At the European Council summit in Brussels at the end of June, the heads of state and government of the member states proposed the extension of the mandate of Ursula von der Leyen, the current President of the European Commission, and the European Parliament is expected to confirm the German politician’s nomination at its inaugural session in the week of July 15. Given these developments, Századvég evaluated and analyzed the activities of Ursula von der Leyen, covering the period from the Commission’s assumption of office on December 1, 2019, to December 31, 2023.

The focus is on political progress

First of all, it is important to note that Von der Leyen, who has a medical degree, held a total of four ministerial positions in Germany – in the federal government and the government of Lower Saxony – before her EU career, only one of which was connected – at least partially – to her professional education (Minister of Social Affairs, Women’s Affairs, Family Affairs and Health of Lower Saxony, 2003-2005). In other words, Von der Leyen strove to obtain positions with higher political prestige and influence even at the cost of moving further and further away from her field of expertise. In light of this, it is less surprising that in 2019 the German politician became the head of the European Commission without any previous experience in the European Union, and thus became the head of the executive power of the European Union.

Von der Leyen does a politically effective but professionally debatable job

Based on the evaluation of Von der Leyen’s work as president in recent years, it can be concluded that the politician’s activities are a mixture of effective political advocacy and relegating professional aspects to the background, characterized by a strong political role rather than a professional one. While some commissioners of the European Commission can complete the legislative procedures related to them in almost 1 year (306,5 days on average), Ursula von der Leyen can implement her legislative ideas noticeably faster, in less than half a year (171,5 days)[1]. There is reason to assume that the President of the Commission achieved the mentioned fast pace of legislation by omitting, at least partially, the steps necessary for the careful professional foundation of decisions (procurement of expert opinions, consultation with professional actors, etc.). This assumption can be confirmed by the fact that, in the examined period, in connection with Von der Leyen’s legislative activities, in the 54 procedures she characterized, a preliminary impact assessment was carried out only once.[2] As the legislative dossiers aimed at settling the most significant and serious issues traditionally belong to the President of the Commission, it is worrying that preliminary exploration of the expected effects of individual decisions – essentially in full – has not been carried out.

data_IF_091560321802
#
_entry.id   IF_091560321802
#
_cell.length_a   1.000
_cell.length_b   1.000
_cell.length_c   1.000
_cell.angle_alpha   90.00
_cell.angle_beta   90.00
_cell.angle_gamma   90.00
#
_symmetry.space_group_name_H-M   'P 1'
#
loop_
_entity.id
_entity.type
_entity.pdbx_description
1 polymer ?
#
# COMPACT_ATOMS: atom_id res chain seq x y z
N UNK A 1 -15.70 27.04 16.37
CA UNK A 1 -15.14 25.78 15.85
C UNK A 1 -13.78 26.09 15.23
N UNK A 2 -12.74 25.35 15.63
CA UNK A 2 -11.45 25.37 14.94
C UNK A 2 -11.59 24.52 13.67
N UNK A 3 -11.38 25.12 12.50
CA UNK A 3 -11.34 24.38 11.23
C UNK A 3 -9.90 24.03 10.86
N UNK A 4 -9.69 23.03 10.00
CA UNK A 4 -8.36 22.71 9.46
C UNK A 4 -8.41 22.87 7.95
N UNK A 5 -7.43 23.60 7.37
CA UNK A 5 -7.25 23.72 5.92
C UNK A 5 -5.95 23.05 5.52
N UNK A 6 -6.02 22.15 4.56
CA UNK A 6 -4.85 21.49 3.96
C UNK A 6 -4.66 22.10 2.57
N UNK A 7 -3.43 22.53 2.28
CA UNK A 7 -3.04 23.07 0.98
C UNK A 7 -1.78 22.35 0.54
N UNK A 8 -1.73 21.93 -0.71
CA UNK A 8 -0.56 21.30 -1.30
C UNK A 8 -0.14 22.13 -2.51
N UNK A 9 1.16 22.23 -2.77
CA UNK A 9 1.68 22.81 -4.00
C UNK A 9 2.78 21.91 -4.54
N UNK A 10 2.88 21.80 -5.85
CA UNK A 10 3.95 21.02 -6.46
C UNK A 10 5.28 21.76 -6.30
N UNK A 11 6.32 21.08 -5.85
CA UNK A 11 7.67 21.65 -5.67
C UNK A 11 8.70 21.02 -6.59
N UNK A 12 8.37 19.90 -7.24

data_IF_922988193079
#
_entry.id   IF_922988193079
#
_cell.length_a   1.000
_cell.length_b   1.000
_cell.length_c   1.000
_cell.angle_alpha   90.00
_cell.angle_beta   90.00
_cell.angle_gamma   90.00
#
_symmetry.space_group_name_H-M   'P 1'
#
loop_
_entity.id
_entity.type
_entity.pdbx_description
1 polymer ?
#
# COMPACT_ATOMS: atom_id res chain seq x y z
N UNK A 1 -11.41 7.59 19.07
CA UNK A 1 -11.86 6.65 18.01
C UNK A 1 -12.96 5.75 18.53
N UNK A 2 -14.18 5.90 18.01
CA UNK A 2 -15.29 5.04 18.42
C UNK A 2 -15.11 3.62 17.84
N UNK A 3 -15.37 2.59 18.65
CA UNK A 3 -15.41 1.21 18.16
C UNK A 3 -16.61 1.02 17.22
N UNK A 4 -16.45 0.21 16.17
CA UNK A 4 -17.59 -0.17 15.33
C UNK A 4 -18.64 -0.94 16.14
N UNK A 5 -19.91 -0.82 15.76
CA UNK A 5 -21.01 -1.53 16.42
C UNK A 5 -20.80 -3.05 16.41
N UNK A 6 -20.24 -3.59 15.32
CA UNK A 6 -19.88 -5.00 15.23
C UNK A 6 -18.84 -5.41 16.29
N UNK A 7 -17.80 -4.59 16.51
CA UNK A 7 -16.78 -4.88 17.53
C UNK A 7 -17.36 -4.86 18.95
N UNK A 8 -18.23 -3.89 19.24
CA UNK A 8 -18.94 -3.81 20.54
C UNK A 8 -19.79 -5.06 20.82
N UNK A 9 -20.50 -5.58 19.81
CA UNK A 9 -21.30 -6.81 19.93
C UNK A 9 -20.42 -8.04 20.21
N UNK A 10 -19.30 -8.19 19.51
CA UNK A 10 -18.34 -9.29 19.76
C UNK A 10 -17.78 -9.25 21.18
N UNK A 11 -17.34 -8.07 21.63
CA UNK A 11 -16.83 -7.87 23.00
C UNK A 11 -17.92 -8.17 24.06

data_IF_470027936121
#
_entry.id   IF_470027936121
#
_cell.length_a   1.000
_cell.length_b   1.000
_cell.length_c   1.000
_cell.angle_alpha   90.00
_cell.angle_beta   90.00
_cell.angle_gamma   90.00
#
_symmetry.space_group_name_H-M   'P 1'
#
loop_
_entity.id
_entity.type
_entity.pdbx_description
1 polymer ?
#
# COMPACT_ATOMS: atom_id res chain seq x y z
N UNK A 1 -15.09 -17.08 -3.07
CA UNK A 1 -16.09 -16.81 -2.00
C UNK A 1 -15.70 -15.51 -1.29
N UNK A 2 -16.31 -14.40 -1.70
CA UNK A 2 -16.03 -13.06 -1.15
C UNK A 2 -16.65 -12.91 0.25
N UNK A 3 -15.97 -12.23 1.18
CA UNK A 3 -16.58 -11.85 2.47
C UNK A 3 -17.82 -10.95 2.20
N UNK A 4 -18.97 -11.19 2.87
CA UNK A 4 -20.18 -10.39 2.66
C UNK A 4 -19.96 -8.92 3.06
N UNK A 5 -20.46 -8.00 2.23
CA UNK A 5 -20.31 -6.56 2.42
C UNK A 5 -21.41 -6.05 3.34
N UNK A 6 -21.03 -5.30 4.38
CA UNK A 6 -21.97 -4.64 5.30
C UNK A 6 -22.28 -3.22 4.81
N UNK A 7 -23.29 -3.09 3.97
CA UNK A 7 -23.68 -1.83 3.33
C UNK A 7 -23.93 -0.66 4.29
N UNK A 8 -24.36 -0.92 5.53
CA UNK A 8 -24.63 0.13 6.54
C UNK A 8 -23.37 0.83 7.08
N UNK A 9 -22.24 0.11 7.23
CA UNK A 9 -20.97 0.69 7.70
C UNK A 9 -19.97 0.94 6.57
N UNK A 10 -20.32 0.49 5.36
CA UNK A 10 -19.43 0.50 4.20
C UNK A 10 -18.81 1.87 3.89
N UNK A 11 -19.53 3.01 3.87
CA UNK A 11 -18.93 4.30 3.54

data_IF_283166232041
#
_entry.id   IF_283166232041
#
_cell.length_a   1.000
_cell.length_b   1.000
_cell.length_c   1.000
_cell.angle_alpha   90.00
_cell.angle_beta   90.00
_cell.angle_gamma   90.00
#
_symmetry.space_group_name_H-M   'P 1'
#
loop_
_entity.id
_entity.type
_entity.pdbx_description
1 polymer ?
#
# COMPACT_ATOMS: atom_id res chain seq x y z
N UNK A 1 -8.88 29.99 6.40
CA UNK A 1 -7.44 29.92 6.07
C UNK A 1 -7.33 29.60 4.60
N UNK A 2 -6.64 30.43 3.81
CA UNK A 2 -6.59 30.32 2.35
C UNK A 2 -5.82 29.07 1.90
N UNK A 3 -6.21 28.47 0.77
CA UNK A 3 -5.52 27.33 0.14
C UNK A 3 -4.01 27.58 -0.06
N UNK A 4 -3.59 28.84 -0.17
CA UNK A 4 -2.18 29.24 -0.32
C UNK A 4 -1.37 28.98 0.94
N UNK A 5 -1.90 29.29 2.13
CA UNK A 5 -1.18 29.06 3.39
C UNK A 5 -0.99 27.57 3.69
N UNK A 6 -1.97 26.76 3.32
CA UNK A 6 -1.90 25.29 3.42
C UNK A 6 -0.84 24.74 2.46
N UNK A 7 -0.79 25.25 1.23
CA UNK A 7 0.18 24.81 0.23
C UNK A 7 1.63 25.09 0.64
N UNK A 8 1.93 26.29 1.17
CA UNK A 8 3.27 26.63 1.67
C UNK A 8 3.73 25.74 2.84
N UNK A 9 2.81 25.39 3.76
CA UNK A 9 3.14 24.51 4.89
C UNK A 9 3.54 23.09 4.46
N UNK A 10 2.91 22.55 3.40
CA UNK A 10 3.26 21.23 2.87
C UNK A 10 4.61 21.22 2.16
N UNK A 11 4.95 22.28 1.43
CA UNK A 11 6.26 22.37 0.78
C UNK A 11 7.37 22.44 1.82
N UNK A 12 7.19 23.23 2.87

It is also clear that the European Parliament and the European Court of Auditors are more “specialized” in following Ursula von der Leyen’s political agenda than in the professional addition and correction of the president’s work, or in channeling any missing professional aspects. In light of this, the EP attached an average of 347,5 amending proposals to a legislative file – linked to an EU commissioner – during the period under review, while in the case of von der Leyen’s proposals, only less than a third (107 pieces)[3]. It is also indicative that the European Court of Auditors dealt with various commissioners of the European Commission in a total of 246 reports during the period in question. Still, the body did not investigate Ursula von der Leyen[4].

It can therefore be assumed that the bodies mentioned above of the European Union are less willing to engage in conflict with the President of the Commission, and are more inclined to align themselves with Von der Leyen’s “political expectations”.

  • Based on these, it can be stated that Ursula von der Leyen’s presidential activity is dominated by
  • political considerations instead of professional considerations;
  • the efficient and quick enforcement of the political perspectives she represents (even at the expense of professionalism);
  • and it is characterized by bypassing the system of checks and balances of the Union’s decision-making operation.

Thus, in the past 5 years, we did not get to know her as an independent guardian of contracts, but rather as an unscrupulous career politician. In light of this, it is not surprising that as we have seen it in our Project Europe survey, the majority europeans have an unfavourable opinion about Ursula von der Leyen.